GLORIA ANN GILL V FLOYD JACE GILL JR (Per Curiam Opinion)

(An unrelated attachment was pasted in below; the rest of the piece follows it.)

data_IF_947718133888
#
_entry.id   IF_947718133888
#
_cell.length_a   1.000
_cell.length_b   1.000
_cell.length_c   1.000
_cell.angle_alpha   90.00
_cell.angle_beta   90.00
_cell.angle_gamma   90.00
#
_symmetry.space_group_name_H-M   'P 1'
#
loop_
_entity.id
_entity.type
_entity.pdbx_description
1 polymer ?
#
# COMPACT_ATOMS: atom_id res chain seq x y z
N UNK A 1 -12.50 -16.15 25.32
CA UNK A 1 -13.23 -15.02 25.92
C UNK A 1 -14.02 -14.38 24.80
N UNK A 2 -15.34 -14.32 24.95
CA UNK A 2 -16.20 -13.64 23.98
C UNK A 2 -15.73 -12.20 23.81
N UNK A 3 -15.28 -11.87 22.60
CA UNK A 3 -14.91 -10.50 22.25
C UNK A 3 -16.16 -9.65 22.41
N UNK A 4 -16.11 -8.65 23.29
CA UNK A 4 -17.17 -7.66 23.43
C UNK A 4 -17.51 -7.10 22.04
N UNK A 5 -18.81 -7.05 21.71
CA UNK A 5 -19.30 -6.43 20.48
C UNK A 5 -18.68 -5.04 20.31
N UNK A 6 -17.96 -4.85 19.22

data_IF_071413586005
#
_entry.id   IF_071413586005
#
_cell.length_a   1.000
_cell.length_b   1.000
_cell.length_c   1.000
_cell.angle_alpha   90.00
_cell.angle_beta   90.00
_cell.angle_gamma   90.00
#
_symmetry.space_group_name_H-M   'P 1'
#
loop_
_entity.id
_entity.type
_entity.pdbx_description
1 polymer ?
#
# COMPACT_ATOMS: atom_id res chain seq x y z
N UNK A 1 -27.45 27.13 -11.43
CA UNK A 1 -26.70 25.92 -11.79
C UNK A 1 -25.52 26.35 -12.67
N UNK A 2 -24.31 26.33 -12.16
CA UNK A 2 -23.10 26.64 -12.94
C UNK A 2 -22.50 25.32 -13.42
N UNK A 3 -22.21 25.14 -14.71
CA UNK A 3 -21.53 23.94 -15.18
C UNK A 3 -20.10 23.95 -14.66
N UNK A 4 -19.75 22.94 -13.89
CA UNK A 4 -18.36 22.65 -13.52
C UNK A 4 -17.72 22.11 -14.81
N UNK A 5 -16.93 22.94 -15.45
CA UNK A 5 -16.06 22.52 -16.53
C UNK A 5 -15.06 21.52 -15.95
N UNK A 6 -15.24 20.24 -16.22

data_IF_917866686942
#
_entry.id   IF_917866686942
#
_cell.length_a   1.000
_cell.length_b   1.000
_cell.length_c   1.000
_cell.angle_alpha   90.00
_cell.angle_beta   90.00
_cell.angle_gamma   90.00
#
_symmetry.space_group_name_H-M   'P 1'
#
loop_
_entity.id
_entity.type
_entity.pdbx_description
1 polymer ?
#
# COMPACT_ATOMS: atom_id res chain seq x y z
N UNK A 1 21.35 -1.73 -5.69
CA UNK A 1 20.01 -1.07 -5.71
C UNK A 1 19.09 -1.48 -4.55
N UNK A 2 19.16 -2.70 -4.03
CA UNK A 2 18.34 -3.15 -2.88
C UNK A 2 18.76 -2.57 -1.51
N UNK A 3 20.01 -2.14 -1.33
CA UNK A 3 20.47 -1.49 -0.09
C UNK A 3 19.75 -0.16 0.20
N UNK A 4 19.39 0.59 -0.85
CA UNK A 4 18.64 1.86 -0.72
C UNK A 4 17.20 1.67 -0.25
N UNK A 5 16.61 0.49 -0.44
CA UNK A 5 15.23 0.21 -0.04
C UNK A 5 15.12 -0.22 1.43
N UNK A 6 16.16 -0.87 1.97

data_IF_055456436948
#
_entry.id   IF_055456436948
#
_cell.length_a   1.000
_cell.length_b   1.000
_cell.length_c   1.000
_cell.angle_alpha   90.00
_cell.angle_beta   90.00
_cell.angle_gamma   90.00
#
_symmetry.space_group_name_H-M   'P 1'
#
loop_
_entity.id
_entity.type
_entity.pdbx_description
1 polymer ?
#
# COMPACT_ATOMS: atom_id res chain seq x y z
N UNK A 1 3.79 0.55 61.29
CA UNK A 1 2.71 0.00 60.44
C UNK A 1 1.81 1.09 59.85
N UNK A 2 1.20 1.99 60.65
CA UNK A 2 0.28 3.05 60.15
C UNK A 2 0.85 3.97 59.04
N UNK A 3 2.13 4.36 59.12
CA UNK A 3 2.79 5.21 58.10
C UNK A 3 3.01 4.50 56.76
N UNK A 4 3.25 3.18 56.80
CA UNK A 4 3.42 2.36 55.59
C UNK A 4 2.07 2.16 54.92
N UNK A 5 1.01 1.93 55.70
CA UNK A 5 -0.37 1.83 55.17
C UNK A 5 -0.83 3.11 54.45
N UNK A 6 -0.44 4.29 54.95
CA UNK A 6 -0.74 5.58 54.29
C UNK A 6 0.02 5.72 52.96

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STATE OF MICHIGAN COURT OF APPEALS GLORIA ANN GILL, UNPUBLISHED June 26, 2012 Plaintiff-Appellee, v No. 301839 Wayne Circuit Court LC No. 09-113972-DO FLOYD JACE GILL, JR., Defendant-Appellant. Before: MURRAY, P.J., and WHITBECK and RIORDAN, JJ. PER CURIAM. In this divorce action between defendant-husband, Floyd Gill (Gill), and plaintiff-wife, Gloria Gill, Gill appeals as of right the trial court s judgment of divorce. Gill contends that the trial court erred in several respects, including distribution of the marital property and distribution of Gill s pension and retirement benefits. Gill also contends that the trial court s decision was against the great weight of the evidence. Finally, Gill asserts that the trial court erred in awarding attorney fees to Gloria Gill. We affirm. I. FACTS Gill and Gloria Gill married in October 1977. In September 2009, Gloria Gill filed a complaint for divorce, alleging that there had been a breakdown in the relationship. Gloria Gill also alleged that she was disabled, unable to work, and without sufficient means to support herself, while Gill was healthy, able-bodied, and working or capable of working. Gloria Gill additionally requested that the trial court enter an ex-parte mutual restraining order preventing both parties from disposing of assets. Gloria also requested that the trial court enter an ex-parte financial status quo order, requiring both parties to maintain the financial status quo. Finally, Gloria Gill requested that the trial court enter an ex-parte order to prevent Gill from allowing any insurance policy to lapse or change any beneficiary during the pendency of the proceedings. In October 2009, the trial court granted Gloria Gill s requests and entered a mutual exparte restraining order against property transfer and for the preservation of the estate (mutual restraining order), as well as an ex-parte order for maintenance of financial status quo (financial status quo order). In February 2010, the trial court also entered an ex-parte personal protection order against Gill prohibiting him from contact with Gloria Gill. -1- In March 2010, Gloria Gill moved for an order to show cause, alleging that Gill had violated the mutual restraining order and the personal protection order by coming to Gloria Gill s home on two occasions and then forcefully taking a 1970 Pontiac GTO and other items from the premises, damaging Gloria Gill s car in the process. Gloria Gill alleged that she believed Gill took the GTO to get money for his gambling addiction. In May 2010, the trial court entered an order finding Gill in contempt for violating the mutual restraining order and the personal protection order. The trial court ordered that Gill either return the vehicle or pay to Gloria Gill its fair market value. The trial court also ordered that Gill pay $1,184 for the damage done to Gloria Gill s car, $250 in sanctions, and $2,500 in attorney fees. On June 3, 2010, Gill filed a motion for clarification of the mutual restraining order. Gill pointed out that the order restrained the parties from [s]urrendering, redeeming, cashing in, withdrawing, assigning, modifying, transferring or encumbering his or her interest in any pension, retirement, profitsharing, bonus, savings or stock purchase program in which he or she has any interest or in which he or she participates, or changing the beneficiary or beneficiaries of said programs or of any other benefit payable in the event of his or her death, disability retirement or termination. Stating that he would like to retire in July 2010, Gill requested that the trial court clarify that should [he] elect to retire, that he can commence receiving his pension benefits. But Gloria Gill responded, asserting that Gill was merely seeking to retire early to punish [her] for divorcing him. Gloria Gill noted that if Gill continued to work until 2013, his monthly pension benefit will increase from $1[,]722.02 per month to $3,184.00 per month at age 62. In July 2010, Gloria Gill again moved for an order to show cause, alleging that Gill violated the trial court s May 2010 contempt order, the mutual restraining order, and the financial status quo order. With respect to the contempt order, Gloria Gill asserted that Gill had not yet complied with its terms. Turning to the financial status quo order, Gloria Gill asserted that Gill had stopped paying the property taxes and insurance on the marital home. Gloria Gill added that Gill also violated the order by failing to continue to provide for her daily expenses. And, with respect to the mutual restraining order, Gloria Gill asserted that Gill violated the order by enrolling for early retirement on June 1, 2010, leaving him with only $836.30 in monthly pension benefits. Gloria Gill emphasized that Gill took this action before he filed his motion for clarification regarding retirement. Gloria Gill further alleged that in June 2010, Gill removed equipment from the family business. In a September 2010 order, the trial court again ordered Gill to return the GTO or face sanctions. The trial court authorized Gloria Gill to cash and apply Gill s partial payment in the amount of $1,713.28 to the damages, sanctions, and attorney fees ordered in the May 2010 contempt order. The trial court reserved for trial Gloria Gill s remaining allegations, including, but not limited to, her claims regarding Gill s failure to pay the insurance and taxes on the marital home and Gill s removal of equipment from the family business. In November 2010, the trial court entered its opinion and order regarding spousal support, division of assets, and award of attorney fees. In that opinion, the trial court stated that -2- on the basis of the trial, it determined that Gloria Gill had a permanent disability due to her multiple sclerosis. The trial court further found that Gill was emotionally abusive to Gloria Gill during the marriage and that the abuse worsened significantly after Gloria Gill was forced to retire due to her disability. The trial court also found that Gill abused alcohol throughout the parties marriage. The trial court additionally determined that Gill s gambling addiction caused dissipation of the marital assets of the parties throughout their entire marriage. And although the trial court found that Gloria Gill failed to support her claim that Gill s gambling had resulted in losses of more than $300,000, the trial court accepted Gill s admission that he had lost approximately $40,000 at the casino in the last ten years. And the trial court also found that Gill admittedly shot his son, Floyd Gill, III. In sum, the trial court found Gill significantly at fault for the marital dissolution. Looking to the spousal support factors from Zecchin v Zecchin,1 the trial court determined that nine out of the 11 factors (past relations and conduct of the parties, length of the marriage, ability of the parties to work, ability of the parties to pay alimony, present situation of the parties, needs of the parties, health of the parties, prior standard of living, and general principles of equity) favored Gloria Gill. More specifically, regarding past relations and conduct of the parties, the trial court accepted the testimony regarding Gill s emotional abuse of Gloria Gill, due in part to [Gill s] drinking[.] With regard to the ability of the parties to work, the parties present situation, the parties needs, and the parties health, the trial court found it significant that Gill, although retired, owned a commercial building and was capable of working, while Gloria Gill was disabled and collecting social security benefits. Turning to the parties ability to pay alimony, the trial court found that this factor favored Gloria Gill because, although she was receiving monthly disability benefits in the amount of $1,889, her retirement distributions would not be available without significant tax consequences until 2018, whereas Gill had a monthly retirement distribution of $856.64 a month, 401(k) distributions beginning in October 2012, and an IRA with a summary balance of $175,759.20 as of June 2010. The trial court found that the factor regarding the source and amount of property awarded to the parties favored neither party because they both contributed to the acquisition of the assets at issue and each party selected which assets they wanted. The trial court did not specifically make a finding regarding the parties ages. And with regard to general principles of equity, the trial court found that Gloria Gill s lifestyle should be maintained in light of her disability. Accordingly, the trial court ordered Gill to pay spousal support to Gloria Gill in the amount of $500 a month until her retirement funds were available in 2018. Further, the trial court noted that it chose that monthly amount to allow [Gill] to pay much of the award from income generated by his IRA, and limiting to the extent possible invasion of the principle. Looking to the spousal support factors from Sparks v Sparks,2 the trial court determined that eight out of the nine factors (contributions of the parties to the marital estate, age of the parties, health of the parties, life status of the parties, necessities and circumstances of the parties, earning abilities of the parties, past relations and conduct of the parties, and general principles of equity) favored Gloria Gill. Generally, with regard to all 8 of these factors, the trial 1 Zecchin v Zecchin, 149 Mich App 723, 733; 386 NW2d 652 (1986). 2 Sparks v Sparks, 440 Mich 141, 159-160; 485 NW2d 893 (1992). -3- court again found it significant that Gloria Gill was disabled and unable to work, while Gill was in good health and, although retired, was capable of continuing to work. With regard to the pastrelations-and-conduct-of-the-parties factor, the trial court found that that factor favored Gloria Gill in light of Gill s emotional abuse, daily consumption of alcohol, and his admission that his gambling resulted in the loss of approximately $40,000 in the last ten years. The trial court found that the factor regarding the duration of the marriage favored both parties. In sum, the trial court found that Gloria Gill was entitled to maintain the lifestyle which she had become accustomed over the parties 33-year marriage. Applying the principle of equitable distribution,3 the trial court then specified each party s share of the assets. Pursuant to the trial court s order, Gloria Gill received the following distribution of assets: 1. $20,000. The marital home, which Gloria Gill testified was worth approximately $15,000- 2. A parcel of residential property located in Detroit, which Gloria Gill testified was worth approximately $7,500. 3. A parcel of inherited property located in Gainesville, Alabama, which Gloria Gill testified was worth approximately $2,000. 4. Her IRA with MetLife with a balance of approximately $220,000. 5. Her IRA (xxxx3775) with a balance of approximately $50,000. 6. A 2010 Cadillac SRX. 7. A 1984 Buick Park Avenue. 8. The 1970 Pontiac GTO, the value of which the trial court determined to be $12,441.50 and that amount was due to Gloria Gill. 9. Her personal jewelry, clothing, tools, and accessories. 10. Gloria Gill was to pay her own attorney fees. Pursuant to the trial court s order, Gill received the following distribution of assets: 1. The commercial storefront property, which Gloria Gill testified was worth approximately $50,000. 2. The property located in Carthage, Mississippi. The value was undetermined, but Gloria Gill agreed to Award the property to Gill. 3. 3 His pension with U.S. Gypsum in the amount of $836.30 a month. MCL 552.401; Gates v Gates, 256 Mich App 420, 423; 664 NW2d 231 (2003). -4- 4. 16, 2010. His 401(k) account with U.S. Gypsum with a balance of $175,759.20 as of June 5. A 2000 Chevrolet Silverado. 6. A 1999 Buick Century. 7. His personal jewelry, clothing, tools, and accessories with the exception of anything that was a fixture at the marital home. 8. Gill was to pay his own attorney fees. The trial court acknowledged that its division of the assets was not equal, but, again noting the principle of equitable distribution, it explained that the distribution was supported by the abusive nature of the parties relationship, coupled with [Gloria Gill s] permanent disability and [Gill s] ability and good health. In December 2010, the trial court entered a judgment of divorce, confirming the distribution allocated above. Gill now appeals. II. THE TRIAL COURT S JUDGMENT OF DIVORCE A. STANDARD OF REVIEW When reviewing a trial court s divorce judgment, this Court must first review the court s findings of fact.4 This Court gives special deference to a trial court s findings when based on the credibility of the witnesses.5 This Court will not reverse findings of fact, such as a trial court s valuations of particular marital assets, unless clearly erroneous.6 A finding is clearly erroneous if, after a review of the entire record, this Court is left with a definite and firm conviction that a mistake has been committed. 7 If this Court upholds the trial court s findings of fact, it must decide whether the dispositive ruling was fair and equitable in light of those facts. 8 The trial court s dispositional ruling is discretionary, and this Court should affirm that ruling unless it is left with the firm conviction that the division was inequitable. 9 This Court reviews issues of law de novo.10 4 Sparks v Sparks, 440 at 151; Berger v Berger, 277 Mich App 700, 717; 747 NW2d 336 (2008). 5 Johnson v Johnson, 276 Mich App 1, 11; 739 NW2d 877 (2007). 6 Beason v Beason, 435 Mich 791, 805; 460 NW2d 207 (1990); Woodington v Shokoohi, 288 Mich App 352, 355; 792 NW2d 63 (2010); Berger, 277 Mich App at 717. 7 Beason, 435 Mich at 805. 8 Gates, 256 Mich App at 423. 9 Id. 10 Cunningham v Cunningham, 289 Mich App 195, 200; 795 NW2d 826 (2010). -5- B. GENERAL LEGAL PRINCIPLES Using its sound discretion, a trial court s goal in distributing marital assets in a divorce proceeding is to reach a fair and equitable distribution of property in light of all of the circumstances.11 There is no rigid rule or mathematical formula for the division of property, and there is no requirement that the trial court award the property equally to the parties.12 But the award must be equitable.13 C. PROPERTY AND SPOUSAL SUPPORT DISTRIBUTION Gill argues that the trial court erred in the property and spousal support award to Gloria Gill because the distribution of assets was not equitable and was, in fact, an attempt to punish Gill for his gambling. He contends that he always adequately provided for his family during the course of the marriage and that it was his prerogative to choose how to spend his disposable income. Gill contends that his admitted vice was no different than a husband who spent money on sporting events or hobbies. Gill asserts that the trial court improperly based its decision on its disapproval of Gill s behavior. The trial court s determination regarding a fair and equitable property division in divorce cases requires that it consider many factors, including: (1) the length of the marriage; (2) the source of the property or the parties contributions toward its acquisition; (3) the parties ages; (4) the parties health; (5) the parties station in life; (6) the parties needs and circumstances; (7) the parties earning abilities; (8) the parties past relations and conduct; and (9) any other equitable circumstances or general principles of equity.14 There may be additional factors that are relevant to a particular case.15 The trial court s determination of which factors are relevant will vary depending upon the facts and circumstances of each case.16 The trial court need not give each factor equal weight, unless the circumstances dictate otherwise.17 However, the trial court must . . . not assign disproportionate weight to any one circumstance. 18 Nevertheless, no mathematical formula exists for dividing the marital estate. This Court has held that an equitable distribution need not be an equal distribution, as long as there is an adequate explanation for the chosen distribution. 19 [T]here is no Michigan statute or caselaw 11 MCL 552.19; Ackerman v Ackerman, 163 Mich App 796, 807; 414 NW2d 919 (1987). 12 Shaw v Shaw, 364 Mich 560, 564; 111 NW2d 873 (1961); Ackerman, 163 Mich App at 807. 13 MCL 552.401. 14 Sparks, 440 Mich at 159-160. 15 Id. at 160. 16 Id. 17 Welling v Welling, 233 Mich App 708, 710; 592 NW2d 822 (1999); Byington v Byington, 224 Mich App 103, 115; 568 NW2d 141 (1997). 18 Sparks, 440 Mich at 158. 19 Washington v Washington, 283 Mich App 667, 673; 770 NW2d 908 (2009). -6- that precludes outright a substantial deviation from numerical equality in a property distribution award. 20 Moreover, fault is clearly a proper factor to consider in the division of marital property. 21 However, that fault must be related to the parties assets and debt.22 For example, in Washington v Washington, this Court upheld a property award that awarded the defendant 25 percent of the assets and 75 percent of the debt.23 This Court confirmed that the unequal award was justified considering that the defendant had dissipated assets both through credit card spending and the use of the home equity, at an unreasonable rate, and well beyond that at which [plaintiff] dissipated assets. 24 This Court found it significant that the fault of the defendant was directly related to the parties assets and debt.25 In contrast, this Court in Berger v Berger,26 remanded that case to the trial court to achieve a fair and equitable distribution on the basis of its conclusion that the original division of 70 percent to the plaintiff and 30 percent to the defendant served only to punish the defendant by giving disproportionate weight to his extramarital affair, which was not related to the parties assets and debt. Here, the trial court did articulate that its distribution was based, in part, on Gill s conduct, that is, his emotional abuse, drinking, and gambling. However, we are not left with the definite and firm conviction that the tenor of the trial court s award was intended to punish Gill.27 The trial court repeatedly explained that its spousal support and property awards were based in large part on Gloria Gill s disability as compared to Gill s health and ability to continue working, and the trial court s finding that Gloria Gill was entitled to maintain the lifestyle which she had become accustomed over the parties 33-year marriage. And to the extent that the trial court did take Gill s gambling into account in the award, such consideration was proper where Gill s fault in this respect did result in dissipation of the parties assets.28 Further, Gill objects to the spousal support award, arguing that the $500 a month payment was inequitable when he only received a monthly pension payment in the amount of $800. However, this contention is without merit, as the trial court specifically explained that it chose that monthly amount to allow [Gill] to pay much of the award from income generated by his IRA, and limiting to the extent possible invasion of the principle. 20 Id. 21 Id. at 675-676. 22 Id. 23 Id. at 673-674. 24 Id. at 674 (alteration in original). 25 Id. at 676. 26 Berger, 277 Mich App at 721-722. 27 Id. at 722. 28 See Washington, 283 Mich App at 676. -7- D. PENSION AND RETIREMENT BENEFIT DISTRIBUTION Gill argues that the trial court erred in the distribution of his pension and retirement benefits to Gloria Gill. However, this argument is without merit because the judgment of divorce awarded each party their own pension plans, annuities, retirement plans, profit sharing plans, 401(k) plans and other benefits. E. EVIDENCE To the extent that Gill argues that the trial court s decision was not supported by the evidence, we disagree. Our review of the record supports the trial court s findings of fact, and other than resorting to speculation and hyperbole, Gill points to nothing concrete to support his claim of error. III. ATTORNEY FEES Gill argues that the trial court erred in awarding Gloria Gill attorney fees. We first note that Gill s argument is without merit to the extent that he is referring to the award of attorney fees in the judgment of divorce because, by the terms of the judgment, each party is responsible to pay his or her own attorney fees. To the extent that Gill is referring to the award of attorney fees in the May 2010 contempt order, that argument is also without merit. This Court has made clear that the remedy for a finding of contempt may include attorney fees incurred as a result of the contemptuous conduct.29 And we find no abuse of discretion in the trial court s decision to award attorney fees under the circumstances presented here.30 We affirm. /s/ Christopher M. Murray /s/ William C. Whitbeck /s/ Michael J. Riordan 29 Taylor v Currie, 277 Mich App 85, 100; 743 NW2d 571 (2007), citing MCL 600.1721. 30 See Taylor, 277 Mich App at 99. -8-